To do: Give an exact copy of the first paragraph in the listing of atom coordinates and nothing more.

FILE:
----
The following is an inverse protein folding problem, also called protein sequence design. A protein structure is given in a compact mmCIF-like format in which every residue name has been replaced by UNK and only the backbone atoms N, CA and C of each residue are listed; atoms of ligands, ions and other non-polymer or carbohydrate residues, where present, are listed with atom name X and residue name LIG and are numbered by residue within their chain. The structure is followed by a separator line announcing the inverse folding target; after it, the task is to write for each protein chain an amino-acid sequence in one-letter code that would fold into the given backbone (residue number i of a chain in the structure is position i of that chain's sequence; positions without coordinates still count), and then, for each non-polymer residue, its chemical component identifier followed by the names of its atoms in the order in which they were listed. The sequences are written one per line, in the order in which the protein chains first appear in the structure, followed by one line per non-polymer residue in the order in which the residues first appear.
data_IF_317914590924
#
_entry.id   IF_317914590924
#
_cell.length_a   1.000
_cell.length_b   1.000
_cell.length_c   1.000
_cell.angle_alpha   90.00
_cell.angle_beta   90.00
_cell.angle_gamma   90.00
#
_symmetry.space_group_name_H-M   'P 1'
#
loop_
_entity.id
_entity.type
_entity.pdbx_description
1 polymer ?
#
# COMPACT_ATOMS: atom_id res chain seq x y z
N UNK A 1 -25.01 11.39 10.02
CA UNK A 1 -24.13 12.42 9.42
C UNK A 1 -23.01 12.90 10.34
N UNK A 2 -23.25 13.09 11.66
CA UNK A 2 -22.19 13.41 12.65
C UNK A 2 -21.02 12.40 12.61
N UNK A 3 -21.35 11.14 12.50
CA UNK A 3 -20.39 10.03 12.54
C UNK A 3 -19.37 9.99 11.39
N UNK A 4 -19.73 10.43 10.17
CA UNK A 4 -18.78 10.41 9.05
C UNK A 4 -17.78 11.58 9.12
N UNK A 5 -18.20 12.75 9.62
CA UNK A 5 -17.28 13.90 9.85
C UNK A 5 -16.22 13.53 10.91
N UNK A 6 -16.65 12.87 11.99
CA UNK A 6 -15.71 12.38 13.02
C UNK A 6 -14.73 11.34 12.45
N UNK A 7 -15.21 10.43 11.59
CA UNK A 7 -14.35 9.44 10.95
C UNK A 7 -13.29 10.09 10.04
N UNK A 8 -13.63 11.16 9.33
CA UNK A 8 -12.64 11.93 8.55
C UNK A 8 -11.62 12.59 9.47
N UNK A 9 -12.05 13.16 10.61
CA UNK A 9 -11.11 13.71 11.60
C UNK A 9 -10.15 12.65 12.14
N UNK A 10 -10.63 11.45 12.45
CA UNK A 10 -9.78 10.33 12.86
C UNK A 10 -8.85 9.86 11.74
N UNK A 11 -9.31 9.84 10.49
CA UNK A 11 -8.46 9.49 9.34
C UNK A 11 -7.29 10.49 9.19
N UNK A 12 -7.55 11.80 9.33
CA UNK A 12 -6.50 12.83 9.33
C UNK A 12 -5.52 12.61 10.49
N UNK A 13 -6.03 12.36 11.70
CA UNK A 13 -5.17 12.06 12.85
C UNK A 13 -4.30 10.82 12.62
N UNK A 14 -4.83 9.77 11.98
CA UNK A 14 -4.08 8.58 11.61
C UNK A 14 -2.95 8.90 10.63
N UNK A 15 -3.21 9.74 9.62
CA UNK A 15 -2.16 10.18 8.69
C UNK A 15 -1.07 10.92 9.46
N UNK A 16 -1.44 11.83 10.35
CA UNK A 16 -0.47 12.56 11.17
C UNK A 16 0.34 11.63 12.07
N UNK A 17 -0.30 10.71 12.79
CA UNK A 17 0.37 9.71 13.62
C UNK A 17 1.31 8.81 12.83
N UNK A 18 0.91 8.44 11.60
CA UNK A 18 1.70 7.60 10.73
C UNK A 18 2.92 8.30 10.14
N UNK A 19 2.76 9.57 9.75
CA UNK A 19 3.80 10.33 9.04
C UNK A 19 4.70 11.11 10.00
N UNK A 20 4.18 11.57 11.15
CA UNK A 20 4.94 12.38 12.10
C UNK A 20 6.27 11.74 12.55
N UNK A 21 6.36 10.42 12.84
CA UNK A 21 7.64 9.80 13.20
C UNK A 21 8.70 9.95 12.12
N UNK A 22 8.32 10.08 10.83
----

The following is an inverse protein folding problem, also called protein sequence design. A protein structure is given in a compact mmCIF-like format in which every residue name has been replaced by UNK and only the backbone atoms N, CA and C of each residue are listed; atoms of ligands, ions and other non-polymer or carbohydrate residues, where present, are listed with atom name X and residue name LIG and are numbered by residue within their chain. The structure is followed by a separator line announcing the inverse folding target; after it, the task is to write for each protein chain an amino-acid sequence in one-letter code that would fold into the given backbone (residue number i of a chain in the structure is position i of that chain's sequence; positions without coordinates still count), and then, for each non-polymer residue, its chemical component identifier followed by the names of its atoms in the order in which they were listed. The sequences are written one per line, in the order in which the protein chains first appear in the structure, followed by one line per non-polymer residue in the order in which the residues first appear.